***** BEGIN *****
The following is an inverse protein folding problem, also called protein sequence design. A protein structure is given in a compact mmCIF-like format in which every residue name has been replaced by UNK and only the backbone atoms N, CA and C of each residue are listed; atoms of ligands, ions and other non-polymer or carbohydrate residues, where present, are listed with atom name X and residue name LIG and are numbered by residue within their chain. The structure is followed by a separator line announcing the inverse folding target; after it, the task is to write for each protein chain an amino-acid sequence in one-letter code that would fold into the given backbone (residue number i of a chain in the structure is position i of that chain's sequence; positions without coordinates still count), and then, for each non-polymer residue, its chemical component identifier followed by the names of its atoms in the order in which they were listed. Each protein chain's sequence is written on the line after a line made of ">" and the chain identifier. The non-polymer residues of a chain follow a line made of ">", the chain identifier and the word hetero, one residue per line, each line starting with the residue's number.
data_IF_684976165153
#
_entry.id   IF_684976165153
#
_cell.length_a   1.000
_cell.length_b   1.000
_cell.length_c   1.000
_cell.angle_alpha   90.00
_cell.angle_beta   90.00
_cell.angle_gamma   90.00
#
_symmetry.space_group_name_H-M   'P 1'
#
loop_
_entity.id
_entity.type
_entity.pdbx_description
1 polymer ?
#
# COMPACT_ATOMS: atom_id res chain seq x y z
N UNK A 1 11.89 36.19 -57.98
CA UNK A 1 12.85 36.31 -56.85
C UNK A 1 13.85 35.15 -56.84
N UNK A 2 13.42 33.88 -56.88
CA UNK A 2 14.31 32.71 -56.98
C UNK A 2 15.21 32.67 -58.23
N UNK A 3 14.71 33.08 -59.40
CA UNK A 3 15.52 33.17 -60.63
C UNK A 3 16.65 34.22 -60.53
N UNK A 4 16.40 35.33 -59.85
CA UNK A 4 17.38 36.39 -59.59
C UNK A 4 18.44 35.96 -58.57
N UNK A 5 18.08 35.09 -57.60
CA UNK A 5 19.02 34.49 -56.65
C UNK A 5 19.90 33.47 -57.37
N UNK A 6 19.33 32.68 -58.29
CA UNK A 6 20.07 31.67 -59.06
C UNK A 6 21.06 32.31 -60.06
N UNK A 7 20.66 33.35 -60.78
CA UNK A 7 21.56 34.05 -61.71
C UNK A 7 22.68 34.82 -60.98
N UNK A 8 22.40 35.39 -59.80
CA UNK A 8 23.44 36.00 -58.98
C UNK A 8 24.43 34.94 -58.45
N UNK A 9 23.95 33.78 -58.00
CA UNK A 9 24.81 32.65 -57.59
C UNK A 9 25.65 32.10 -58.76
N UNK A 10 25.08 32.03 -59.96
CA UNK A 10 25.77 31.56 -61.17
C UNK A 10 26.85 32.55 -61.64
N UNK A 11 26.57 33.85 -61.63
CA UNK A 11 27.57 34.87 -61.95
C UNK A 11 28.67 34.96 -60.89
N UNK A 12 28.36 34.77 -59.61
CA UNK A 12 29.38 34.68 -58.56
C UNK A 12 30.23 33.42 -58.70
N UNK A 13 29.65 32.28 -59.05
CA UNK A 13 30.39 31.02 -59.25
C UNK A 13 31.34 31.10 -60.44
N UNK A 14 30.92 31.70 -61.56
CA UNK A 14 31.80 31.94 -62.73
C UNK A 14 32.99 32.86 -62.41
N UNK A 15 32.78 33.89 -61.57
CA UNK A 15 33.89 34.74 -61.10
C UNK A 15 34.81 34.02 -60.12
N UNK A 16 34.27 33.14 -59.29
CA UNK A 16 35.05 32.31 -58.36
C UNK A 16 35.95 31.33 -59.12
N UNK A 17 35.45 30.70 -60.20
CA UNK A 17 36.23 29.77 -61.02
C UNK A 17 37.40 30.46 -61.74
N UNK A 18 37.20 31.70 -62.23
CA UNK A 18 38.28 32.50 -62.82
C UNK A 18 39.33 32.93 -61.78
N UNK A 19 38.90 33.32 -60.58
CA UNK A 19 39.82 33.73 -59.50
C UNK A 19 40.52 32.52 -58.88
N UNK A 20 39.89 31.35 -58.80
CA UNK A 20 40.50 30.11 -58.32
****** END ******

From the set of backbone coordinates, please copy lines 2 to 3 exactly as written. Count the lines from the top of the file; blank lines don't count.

data_IF_684976165153
#